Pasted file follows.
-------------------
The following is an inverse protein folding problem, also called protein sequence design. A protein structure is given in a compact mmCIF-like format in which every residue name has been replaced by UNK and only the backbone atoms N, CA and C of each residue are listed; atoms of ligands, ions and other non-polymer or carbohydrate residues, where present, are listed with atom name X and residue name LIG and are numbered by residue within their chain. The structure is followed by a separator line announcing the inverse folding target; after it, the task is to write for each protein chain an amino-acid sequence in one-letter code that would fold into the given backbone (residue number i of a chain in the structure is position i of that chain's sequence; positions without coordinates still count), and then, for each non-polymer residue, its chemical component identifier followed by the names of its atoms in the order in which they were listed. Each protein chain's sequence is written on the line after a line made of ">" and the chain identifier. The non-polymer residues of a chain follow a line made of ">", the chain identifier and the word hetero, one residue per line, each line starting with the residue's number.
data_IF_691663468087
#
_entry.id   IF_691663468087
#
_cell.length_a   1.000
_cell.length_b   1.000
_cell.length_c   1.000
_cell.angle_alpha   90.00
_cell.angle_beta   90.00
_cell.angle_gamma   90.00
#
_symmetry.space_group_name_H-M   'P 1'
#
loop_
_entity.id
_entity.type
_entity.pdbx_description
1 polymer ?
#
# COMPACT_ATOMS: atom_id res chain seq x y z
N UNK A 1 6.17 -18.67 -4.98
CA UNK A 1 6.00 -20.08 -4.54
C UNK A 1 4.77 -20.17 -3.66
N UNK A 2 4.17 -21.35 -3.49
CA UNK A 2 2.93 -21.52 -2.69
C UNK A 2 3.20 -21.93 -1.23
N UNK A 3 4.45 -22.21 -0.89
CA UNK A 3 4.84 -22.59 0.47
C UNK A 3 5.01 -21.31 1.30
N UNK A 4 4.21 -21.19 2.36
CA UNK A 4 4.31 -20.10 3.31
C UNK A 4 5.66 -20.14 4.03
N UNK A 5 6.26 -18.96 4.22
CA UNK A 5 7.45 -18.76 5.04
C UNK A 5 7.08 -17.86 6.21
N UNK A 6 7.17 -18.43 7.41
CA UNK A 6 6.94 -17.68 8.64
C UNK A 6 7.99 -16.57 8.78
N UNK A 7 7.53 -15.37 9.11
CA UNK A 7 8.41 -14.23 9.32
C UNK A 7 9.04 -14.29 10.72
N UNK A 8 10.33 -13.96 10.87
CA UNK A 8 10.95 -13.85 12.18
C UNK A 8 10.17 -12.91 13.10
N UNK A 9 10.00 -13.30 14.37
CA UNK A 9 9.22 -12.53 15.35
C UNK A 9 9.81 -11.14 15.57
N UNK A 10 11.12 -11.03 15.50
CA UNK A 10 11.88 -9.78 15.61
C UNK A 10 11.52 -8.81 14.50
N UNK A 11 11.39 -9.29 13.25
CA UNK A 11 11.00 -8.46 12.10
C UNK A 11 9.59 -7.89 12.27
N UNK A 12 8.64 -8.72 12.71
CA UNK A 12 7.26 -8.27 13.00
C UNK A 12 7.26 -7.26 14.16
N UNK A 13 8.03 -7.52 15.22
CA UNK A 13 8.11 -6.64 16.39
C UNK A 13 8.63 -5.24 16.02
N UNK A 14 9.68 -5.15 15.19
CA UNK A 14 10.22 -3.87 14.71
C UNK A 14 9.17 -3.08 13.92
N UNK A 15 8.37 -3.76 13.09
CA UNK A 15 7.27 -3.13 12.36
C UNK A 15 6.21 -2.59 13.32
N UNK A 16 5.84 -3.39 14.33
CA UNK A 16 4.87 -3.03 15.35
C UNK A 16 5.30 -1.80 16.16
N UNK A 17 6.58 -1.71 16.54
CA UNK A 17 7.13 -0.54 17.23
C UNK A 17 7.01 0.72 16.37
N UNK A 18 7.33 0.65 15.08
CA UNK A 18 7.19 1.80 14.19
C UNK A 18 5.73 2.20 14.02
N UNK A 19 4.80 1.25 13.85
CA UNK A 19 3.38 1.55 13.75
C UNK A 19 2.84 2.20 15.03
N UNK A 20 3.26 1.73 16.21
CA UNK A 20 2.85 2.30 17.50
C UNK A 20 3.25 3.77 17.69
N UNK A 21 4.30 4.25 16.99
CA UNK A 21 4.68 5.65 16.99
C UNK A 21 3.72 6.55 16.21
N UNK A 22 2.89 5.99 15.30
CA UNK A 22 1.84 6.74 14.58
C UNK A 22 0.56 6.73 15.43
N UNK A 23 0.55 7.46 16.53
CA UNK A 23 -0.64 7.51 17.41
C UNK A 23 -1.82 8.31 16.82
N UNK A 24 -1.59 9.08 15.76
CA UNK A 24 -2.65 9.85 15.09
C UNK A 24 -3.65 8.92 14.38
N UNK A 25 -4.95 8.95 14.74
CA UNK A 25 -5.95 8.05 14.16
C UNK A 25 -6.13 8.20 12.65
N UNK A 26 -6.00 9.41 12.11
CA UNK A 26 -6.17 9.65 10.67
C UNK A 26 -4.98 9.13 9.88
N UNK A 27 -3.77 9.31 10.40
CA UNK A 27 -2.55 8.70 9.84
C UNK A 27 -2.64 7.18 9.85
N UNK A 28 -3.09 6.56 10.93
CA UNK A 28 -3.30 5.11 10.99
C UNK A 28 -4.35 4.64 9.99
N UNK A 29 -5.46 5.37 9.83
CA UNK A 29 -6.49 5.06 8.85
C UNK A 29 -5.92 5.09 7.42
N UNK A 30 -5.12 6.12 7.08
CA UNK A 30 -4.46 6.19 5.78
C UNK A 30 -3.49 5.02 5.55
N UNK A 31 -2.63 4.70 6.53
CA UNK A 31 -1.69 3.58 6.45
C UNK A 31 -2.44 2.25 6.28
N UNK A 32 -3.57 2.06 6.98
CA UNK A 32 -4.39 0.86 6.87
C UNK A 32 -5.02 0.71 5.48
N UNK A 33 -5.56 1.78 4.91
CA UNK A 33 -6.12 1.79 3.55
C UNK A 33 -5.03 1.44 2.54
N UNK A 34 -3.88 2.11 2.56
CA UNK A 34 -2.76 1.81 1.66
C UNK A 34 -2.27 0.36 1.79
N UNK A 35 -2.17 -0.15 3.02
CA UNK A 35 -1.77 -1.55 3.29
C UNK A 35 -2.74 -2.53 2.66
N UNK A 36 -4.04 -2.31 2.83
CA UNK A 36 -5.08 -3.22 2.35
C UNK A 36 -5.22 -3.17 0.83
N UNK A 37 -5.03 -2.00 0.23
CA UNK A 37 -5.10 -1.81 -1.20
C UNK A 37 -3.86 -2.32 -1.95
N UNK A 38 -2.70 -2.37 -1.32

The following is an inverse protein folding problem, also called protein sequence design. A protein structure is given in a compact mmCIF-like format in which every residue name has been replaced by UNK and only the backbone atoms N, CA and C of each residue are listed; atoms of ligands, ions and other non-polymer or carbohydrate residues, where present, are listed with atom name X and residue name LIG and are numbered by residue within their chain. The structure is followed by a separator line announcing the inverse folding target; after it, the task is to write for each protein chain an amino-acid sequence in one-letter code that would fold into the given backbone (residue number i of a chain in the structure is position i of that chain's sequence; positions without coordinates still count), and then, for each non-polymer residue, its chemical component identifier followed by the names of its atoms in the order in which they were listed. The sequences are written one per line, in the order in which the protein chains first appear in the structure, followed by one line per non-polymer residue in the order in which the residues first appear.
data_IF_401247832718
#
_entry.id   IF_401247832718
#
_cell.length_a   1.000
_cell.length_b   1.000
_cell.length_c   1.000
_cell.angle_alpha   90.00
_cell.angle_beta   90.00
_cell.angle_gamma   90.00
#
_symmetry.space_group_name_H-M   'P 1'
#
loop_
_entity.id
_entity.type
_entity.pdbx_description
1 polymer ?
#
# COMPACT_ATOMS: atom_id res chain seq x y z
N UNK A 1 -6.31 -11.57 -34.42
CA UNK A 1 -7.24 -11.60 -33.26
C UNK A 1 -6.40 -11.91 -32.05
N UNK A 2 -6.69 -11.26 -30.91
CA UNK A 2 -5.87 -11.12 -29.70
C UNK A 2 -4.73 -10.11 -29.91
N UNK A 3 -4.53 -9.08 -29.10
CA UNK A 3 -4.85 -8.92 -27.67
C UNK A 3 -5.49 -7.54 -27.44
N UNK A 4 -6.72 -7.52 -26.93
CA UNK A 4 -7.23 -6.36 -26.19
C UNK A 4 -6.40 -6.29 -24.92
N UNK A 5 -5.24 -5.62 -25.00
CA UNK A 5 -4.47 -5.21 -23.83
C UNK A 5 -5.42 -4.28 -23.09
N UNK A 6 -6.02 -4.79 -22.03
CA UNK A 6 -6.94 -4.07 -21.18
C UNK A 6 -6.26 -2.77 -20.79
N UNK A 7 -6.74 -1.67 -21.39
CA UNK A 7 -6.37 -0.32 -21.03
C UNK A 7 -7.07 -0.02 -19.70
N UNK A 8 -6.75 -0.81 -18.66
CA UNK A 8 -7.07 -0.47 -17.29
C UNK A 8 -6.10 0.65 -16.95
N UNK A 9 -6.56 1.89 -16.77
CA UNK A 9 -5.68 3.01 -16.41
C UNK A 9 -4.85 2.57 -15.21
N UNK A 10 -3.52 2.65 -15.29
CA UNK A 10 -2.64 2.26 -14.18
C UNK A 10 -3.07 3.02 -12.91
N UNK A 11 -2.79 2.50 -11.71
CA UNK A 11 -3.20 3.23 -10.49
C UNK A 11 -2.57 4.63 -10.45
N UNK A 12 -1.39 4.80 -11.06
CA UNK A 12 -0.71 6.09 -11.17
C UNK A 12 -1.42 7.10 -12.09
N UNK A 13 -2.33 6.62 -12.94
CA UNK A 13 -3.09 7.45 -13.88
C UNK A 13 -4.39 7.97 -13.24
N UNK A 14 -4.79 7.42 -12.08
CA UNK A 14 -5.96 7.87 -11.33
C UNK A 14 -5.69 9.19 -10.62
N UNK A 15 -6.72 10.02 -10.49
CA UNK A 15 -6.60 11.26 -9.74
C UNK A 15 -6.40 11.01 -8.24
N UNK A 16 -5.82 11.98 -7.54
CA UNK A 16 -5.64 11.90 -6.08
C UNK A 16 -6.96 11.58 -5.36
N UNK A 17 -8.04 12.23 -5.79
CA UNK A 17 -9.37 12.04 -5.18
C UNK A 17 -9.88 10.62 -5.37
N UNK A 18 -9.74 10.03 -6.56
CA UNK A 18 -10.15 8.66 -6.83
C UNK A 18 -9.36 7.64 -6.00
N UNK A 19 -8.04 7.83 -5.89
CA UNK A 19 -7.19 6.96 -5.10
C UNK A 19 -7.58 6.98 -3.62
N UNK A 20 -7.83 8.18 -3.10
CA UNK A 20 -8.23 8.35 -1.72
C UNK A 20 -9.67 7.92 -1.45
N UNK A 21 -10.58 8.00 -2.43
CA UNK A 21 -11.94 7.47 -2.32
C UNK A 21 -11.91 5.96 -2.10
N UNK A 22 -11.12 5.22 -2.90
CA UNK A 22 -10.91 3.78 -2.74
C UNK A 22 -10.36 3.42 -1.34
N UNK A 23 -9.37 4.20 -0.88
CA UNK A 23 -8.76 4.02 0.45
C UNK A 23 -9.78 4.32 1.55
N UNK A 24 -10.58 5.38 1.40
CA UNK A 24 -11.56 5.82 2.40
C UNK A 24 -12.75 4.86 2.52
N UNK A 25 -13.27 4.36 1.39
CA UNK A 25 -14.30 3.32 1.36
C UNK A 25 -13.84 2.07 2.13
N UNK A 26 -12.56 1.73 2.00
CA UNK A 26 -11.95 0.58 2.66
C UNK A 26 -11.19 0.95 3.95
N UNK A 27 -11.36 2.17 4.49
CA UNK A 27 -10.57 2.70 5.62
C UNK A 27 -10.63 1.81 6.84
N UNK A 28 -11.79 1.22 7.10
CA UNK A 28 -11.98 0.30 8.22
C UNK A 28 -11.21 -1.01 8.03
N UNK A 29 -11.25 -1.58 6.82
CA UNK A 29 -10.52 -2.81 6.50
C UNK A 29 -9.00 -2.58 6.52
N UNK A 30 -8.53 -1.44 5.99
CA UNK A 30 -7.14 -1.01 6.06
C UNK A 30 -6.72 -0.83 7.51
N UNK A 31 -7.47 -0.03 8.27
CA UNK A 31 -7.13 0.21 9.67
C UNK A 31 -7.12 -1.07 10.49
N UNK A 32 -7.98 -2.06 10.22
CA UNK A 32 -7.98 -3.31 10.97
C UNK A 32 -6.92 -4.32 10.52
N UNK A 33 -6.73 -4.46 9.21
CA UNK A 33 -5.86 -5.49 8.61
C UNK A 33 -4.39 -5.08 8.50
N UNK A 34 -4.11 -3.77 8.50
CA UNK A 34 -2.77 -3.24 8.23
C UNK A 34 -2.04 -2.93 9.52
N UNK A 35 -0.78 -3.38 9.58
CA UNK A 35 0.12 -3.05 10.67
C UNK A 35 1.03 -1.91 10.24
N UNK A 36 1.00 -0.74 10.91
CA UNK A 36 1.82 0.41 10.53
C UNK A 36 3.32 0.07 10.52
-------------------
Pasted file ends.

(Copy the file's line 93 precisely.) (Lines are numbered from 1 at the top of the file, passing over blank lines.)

C UNK A 24 -3.65 8.92 14.38